So after a long wait of almost 20 hours, I bring you GPP’s first Great Power Top Ten List! Great powers have come to their position of power slowly and have generally left their esteemed place in international politics in a similar fashion, so how can one do a monthly Great Power – Power Ranking system, one may ask? Long term prognosticating will of course be an important aspect of GPP’s rankings, but short term moves, issues, and strategic successes and failures will also be considered. For instance, if I did a power ranking after Russia’s successful invasion of Georgia, which proved Moscow’s hard power was not only still capable, but willing to be used, Russia would have gotten a ‘bump up’ in my rankings. This list is not exhaustive and is of course open for debate and even your own Top Ten. I think this is an exciting time for Great Power Politics as many claim the US is declining as a superpower, there is much focus on the Rising Powers of China, India, Brazil, and older great powers, such as Russia and Iran, are starting to reassert themselves on the global stage.
Here are some of the major criteria for which the states will be considered as Great Powers:
- Power – Basically, how much total influence does your state have in the world. In what ways can your state make other states or actors do something that they don’t necessarily want to do?
- Economy – What is your GDP? Is your economy growing? Declining? (aren’t they all right now?) How much can your economic power be easily translated into ways to influence other actors?
- Permanent/Near Permanent Resources – natural resources controlled, population size, geography
- Ideology/Cultural – How powerful is your state’s governing and lifestyle philosophy in the world? Do your beliefs and ideas translate to influence around the globe?
- Internal State Strength – How strong and legitimate is your domestic government? How stable?
It is time. Below are my Top Ten Great Power Rankings, followed by a Tier breakdown, with short explanations to follow:
- United States of America
Tier A – USA
Tier B – China, Russia
Tier C – Germany, Japan
Tier D – India
Tier E – Brazil, France, Turkey, Israel
2. China – The greatest challenger to US supremacy (and for the top spot on GPP’s Rankings!) for this century is the Middle Kingdom. China’s economy has been booming for nearly 20 years now and though it is facing many hardships during this financial crisis, it is still in relatively good economic shape. In the last few years, Beijing has bought up resources and influence throughout the world, especially in Central Asia, Latin America, and Africa. Militarily, China is still relatively weak, but its defensive spending has expanded every year and it is starting to present itself as a regional power player. China’s internal governance, ruled by the Communist Party, though well disciplined and organized, faces social unrest and is challenged by two separatist movements, Tibet and Xinjiang.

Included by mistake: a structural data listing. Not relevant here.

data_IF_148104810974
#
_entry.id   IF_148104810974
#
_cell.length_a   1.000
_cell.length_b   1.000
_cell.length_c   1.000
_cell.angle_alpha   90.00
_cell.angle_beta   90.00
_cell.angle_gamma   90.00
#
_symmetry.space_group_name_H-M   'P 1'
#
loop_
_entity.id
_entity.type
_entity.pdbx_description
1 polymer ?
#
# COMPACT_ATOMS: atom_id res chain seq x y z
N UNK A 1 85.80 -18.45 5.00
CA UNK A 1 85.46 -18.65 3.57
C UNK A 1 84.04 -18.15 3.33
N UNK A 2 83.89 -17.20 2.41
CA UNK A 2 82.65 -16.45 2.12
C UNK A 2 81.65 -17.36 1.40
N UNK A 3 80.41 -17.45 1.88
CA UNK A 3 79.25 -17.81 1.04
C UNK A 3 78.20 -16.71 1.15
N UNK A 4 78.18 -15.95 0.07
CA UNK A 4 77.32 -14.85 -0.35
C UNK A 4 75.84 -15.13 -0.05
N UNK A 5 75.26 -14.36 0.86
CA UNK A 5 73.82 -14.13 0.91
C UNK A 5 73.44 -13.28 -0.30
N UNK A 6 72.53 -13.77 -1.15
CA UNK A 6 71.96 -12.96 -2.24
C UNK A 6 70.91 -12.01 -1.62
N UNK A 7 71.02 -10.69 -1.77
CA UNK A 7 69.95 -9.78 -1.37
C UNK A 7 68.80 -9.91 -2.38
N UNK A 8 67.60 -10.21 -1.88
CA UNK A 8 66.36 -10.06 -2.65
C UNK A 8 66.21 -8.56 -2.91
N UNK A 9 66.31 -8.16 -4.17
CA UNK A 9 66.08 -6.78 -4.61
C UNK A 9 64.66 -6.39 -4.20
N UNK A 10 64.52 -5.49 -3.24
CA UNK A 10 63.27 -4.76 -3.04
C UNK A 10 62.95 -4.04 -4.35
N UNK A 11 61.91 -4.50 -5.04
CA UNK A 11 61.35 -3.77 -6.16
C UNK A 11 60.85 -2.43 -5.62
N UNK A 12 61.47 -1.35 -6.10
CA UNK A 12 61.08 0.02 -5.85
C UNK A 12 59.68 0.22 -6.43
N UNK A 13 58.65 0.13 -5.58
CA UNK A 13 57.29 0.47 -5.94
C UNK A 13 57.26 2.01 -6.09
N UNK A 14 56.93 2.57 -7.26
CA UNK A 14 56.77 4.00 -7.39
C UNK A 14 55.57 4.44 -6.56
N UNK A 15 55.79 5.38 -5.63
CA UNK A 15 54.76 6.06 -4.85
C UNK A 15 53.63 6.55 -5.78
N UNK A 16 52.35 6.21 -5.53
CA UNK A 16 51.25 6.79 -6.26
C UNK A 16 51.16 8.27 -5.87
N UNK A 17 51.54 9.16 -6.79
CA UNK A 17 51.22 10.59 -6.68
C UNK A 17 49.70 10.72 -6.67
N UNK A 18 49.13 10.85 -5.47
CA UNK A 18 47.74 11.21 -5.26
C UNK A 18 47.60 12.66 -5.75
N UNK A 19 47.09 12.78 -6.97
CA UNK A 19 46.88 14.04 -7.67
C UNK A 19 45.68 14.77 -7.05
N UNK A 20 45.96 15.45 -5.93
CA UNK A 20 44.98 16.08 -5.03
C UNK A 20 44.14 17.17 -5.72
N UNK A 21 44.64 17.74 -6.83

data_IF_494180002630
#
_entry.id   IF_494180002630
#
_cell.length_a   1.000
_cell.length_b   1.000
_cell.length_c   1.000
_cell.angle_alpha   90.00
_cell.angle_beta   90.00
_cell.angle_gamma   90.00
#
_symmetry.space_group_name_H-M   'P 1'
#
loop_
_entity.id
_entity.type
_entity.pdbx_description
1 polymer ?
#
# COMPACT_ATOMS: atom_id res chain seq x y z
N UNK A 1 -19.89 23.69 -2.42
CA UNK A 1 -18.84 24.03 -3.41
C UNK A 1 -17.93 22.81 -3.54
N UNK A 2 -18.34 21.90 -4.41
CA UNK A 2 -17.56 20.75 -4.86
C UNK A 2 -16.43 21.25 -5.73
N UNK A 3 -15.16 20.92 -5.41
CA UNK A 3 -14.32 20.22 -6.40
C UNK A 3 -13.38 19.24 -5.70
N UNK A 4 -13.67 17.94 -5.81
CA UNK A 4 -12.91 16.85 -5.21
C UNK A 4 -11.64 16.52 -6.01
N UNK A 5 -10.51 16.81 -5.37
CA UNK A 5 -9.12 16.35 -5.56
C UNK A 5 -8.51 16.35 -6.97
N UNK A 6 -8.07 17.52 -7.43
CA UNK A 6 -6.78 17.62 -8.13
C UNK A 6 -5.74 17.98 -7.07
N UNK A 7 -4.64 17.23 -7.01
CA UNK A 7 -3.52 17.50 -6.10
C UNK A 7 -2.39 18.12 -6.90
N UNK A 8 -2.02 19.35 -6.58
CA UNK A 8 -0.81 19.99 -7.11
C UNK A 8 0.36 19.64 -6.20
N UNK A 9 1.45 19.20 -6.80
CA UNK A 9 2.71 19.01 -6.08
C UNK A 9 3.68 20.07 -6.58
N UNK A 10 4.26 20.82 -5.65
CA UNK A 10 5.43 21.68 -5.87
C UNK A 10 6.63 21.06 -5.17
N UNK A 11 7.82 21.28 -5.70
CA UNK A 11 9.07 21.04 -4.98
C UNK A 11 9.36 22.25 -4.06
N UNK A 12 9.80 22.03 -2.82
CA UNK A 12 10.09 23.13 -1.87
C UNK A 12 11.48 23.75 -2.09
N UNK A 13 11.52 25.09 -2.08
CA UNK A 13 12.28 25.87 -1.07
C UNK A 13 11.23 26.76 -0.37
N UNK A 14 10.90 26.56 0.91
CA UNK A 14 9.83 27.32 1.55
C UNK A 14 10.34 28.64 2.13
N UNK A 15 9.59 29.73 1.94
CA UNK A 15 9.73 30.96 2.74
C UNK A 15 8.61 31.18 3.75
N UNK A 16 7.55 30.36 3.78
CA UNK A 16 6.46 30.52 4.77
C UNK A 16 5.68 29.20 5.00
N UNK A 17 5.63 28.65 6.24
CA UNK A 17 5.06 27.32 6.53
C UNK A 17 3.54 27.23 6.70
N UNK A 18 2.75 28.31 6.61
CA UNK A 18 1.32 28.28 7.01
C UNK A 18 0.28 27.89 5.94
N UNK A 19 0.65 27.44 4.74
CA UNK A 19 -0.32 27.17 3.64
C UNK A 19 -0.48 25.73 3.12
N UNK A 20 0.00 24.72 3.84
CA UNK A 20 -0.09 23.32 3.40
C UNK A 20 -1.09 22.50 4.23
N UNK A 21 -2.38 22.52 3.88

3. Russia – Moscow has been a great power on and off for centuries and though it is currently struggling economically, this has not hurt its ability to effect world events. As the Georgia invasion, Kyrgyzstan Manas Base extraction, and NATO expansion/Missile Shield protests have shown. Moscow is an old fashioned great power as it unabashedly showcases its willingness to use hard power (including cyberwarfare and gas politics). Though the Putin-Medvedev rule is challenged on many fronts, it is nevertheless a strong government with a decent amount of legitimacy from its population.
4-5. Japan and Germany – These two WWII allies have the 3rd and 4th strongest economies in the world and though their military capabilities are rather weak (thanks to US protection and internal preferences) they each could translate this soft, economic power into hard power in a short time, ie. Japan’s nuclear capability. Lastly, their domestic governments are strong and have high legitimacy at home and abroad.
6-7. India and Brazil – These two geographic and population giants are both experiencing strong economic growth and are definitely two ‘up and comers’ in the great power game.
8. France – Strong, if not large economy. Great power history. Though somewhat weak militarily, Paris does hold multiple nuclear weapons and uses diplomacy effectively to spread its influence around the world.
9. Turkey – Turkey is a real ‘middling’ power. It has decent influence and power in two continents and a strong historical legacy as a great power. Domestic stability and governance has been its achilles heel in the past, but it seems to be weathering that storm rather well in recent years. Ankara’s economic growth has been slow and steady.
10. Israel – Though it is small in population, economy, and geography, the Jewish state has a tremendous amount of influence in the Middle East and a strategic partnership with No. 1 USA. Israel is in a precarious, to say the least, security situation, but its military, which includes nuclear weapons, is second to none in the region.
Your thoughts? Your Rankings?